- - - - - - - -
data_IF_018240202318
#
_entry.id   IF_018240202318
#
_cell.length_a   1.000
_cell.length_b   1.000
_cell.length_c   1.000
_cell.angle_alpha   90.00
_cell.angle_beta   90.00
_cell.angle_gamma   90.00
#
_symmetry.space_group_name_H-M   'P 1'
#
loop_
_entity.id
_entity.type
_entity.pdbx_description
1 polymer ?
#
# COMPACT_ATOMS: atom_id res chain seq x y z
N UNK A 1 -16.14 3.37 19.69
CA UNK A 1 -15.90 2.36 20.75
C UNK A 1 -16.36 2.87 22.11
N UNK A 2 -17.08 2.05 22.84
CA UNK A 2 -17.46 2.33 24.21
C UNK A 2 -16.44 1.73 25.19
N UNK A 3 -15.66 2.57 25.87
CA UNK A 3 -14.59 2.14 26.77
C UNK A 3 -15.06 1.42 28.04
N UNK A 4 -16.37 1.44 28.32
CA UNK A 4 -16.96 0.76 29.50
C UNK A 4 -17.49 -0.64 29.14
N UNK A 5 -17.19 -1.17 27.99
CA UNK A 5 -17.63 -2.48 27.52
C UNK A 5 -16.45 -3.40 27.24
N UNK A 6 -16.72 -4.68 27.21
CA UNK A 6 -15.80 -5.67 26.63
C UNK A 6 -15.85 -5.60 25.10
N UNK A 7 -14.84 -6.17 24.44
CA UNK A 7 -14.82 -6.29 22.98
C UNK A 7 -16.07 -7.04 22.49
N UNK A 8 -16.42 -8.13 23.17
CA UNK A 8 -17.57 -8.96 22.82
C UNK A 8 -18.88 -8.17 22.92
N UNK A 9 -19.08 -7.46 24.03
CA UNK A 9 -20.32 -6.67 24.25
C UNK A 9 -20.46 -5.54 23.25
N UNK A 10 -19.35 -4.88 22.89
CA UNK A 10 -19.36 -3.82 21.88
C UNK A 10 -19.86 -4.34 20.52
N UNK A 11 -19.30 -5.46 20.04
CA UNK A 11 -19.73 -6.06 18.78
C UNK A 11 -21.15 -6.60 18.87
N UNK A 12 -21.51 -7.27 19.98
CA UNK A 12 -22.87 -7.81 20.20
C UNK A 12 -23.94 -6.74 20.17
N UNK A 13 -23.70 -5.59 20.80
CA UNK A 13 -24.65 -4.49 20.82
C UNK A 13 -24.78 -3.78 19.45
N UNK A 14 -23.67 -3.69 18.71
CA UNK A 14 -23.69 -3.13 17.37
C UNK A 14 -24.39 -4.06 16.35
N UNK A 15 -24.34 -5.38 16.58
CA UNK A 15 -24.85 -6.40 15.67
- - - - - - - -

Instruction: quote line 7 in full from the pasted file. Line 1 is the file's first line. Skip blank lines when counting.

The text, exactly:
_cell.length_c   1.000